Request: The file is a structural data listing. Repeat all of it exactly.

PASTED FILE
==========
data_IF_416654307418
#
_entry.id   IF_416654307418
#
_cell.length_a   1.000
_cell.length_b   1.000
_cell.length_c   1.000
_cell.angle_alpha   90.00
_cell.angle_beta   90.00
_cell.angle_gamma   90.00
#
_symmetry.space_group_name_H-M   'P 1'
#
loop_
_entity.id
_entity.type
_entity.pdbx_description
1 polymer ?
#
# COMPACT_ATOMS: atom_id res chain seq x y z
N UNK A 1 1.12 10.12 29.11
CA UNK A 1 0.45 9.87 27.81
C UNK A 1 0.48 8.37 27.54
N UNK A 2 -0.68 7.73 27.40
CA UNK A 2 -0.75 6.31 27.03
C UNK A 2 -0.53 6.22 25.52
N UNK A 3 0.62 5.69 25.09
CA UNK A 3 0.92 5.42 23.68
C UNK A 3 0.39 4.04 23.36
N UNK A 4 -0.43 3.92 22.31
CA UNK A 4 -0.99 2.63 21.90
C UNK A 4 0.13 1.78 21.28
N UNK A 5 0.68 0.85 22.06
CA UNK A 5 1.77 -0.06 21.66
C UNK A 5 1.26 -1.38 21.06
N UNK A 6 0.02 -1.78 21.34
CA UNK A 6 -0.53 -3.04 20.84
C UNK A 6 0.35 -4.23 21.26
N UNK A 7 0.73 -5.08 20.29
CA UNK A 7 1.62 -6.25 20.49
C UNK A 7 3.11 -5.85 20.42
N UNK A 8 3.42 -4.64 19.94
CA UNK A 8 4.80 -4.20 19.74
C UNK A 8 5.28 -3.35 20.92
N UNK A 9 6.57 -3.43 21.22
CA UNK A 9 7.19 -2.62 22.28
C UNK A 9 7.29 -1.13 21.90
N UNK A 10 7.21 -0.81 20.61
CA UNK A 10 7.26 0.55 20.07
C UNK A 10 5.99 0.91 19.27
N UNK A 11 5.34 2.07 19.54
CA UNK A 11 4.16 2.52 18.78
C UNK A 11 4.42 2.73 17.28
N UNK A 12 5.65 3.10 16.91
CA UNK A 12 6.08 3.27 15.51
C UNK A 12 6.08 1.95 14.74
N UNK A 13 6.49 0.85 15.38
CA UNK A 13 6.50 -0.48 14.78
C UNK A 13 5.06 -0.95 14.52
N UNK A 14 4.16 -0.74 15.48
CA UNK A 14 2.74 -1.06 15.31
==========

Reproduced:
data_IF_416654307418
#
_entry.id   IF_416654307418
#
_cell.length_a   1.000
_cell.length_b   1.000
_cell.length_c   1.000
_cell.angle_alpha   90.00
_cell.angle_beta   90.00
_cell.angle_gamma   90.00
#
_symmetry.space_group_name_H-M   'P 1'
#
loop_
_entity.id
_entity.type
_entity.pdbx_description
1 polymer ?
#
# COMPACT_ATOMS: atom_id res chain seq x y z
N UNK A 1 1.12 10.12 29.11
CA UNK A 1 0.45 9.87 27.81
C UNK A 1 0.48 8.37 27.54
N UNK A 2 -0.68 7.73 27.40
CA UNK A 2 -0.75 6.31 27.03
C UNK A 2 -0.53 6.22 25.52
N UNK A 3 0.62 5.69 25.09
CA UNK A 3 0.92 5.42 23.68
C UNK A 3 0.39 4.04 23.36
N UNK A 4 -0.43 3.92 22.31
CA UNK A 4 -0.99 2.63 21.90
C UNK A 4 0.13 1.78 21.28
N UNK A 5 0.68 0.85 22.06
CA UNK A 5 1.77 -0.06 21.66
C UNK A 5 1.26 -1.38 21.06
N UNK A 6 0.02 -1.78 21.34
CA UNK A 6 -0.53 -3.04 20.84
C UNK A 6 0.35 -4.23 21.26
N UNK A 7 0.73 -5.08 20.29
CA UNK A 7 1.62 -6.25 20.49
C UNK A 7 3.11 -5.85 20.42
N UNK A 8 3.42 -4.64 19.94
CA UNK A 8 4.80 -4.20 19.74
C UNK A 8 5.28 -3.35 20.92
N UNK A 9 6.57 -3.43 21.22
CA UNK A 9 7.19 -2.62 22.28
C UNK A 9 7.29 -1.13 21.90
N UNK A 10 7.21 -0.81 20.61
CA UNK A 10 7.26 0.55 20.07
C UNK A 10 5.99 0.91 19.27
N UNK A 11 5.34 2.07 19.54
CA UNK A 11 4.16 2.52 18.78
C UNK A 11 4.42 2.73 17.28
N UNK A 12 5.65 3.10 16.91
CA UNK A 12 6.08 3.27 15.51
C UNK A 12 6.08 1.95 14.74
N UNK A 13 6.49 0.85 15.38
CA UNK A 13 6.50 -0.48 14.78
C UNK A 13 5.06 -0.95 14.52
N UNK A 14 4.16 -0.74 15.48
CA UNK A 14 2.74 -1.06 15.31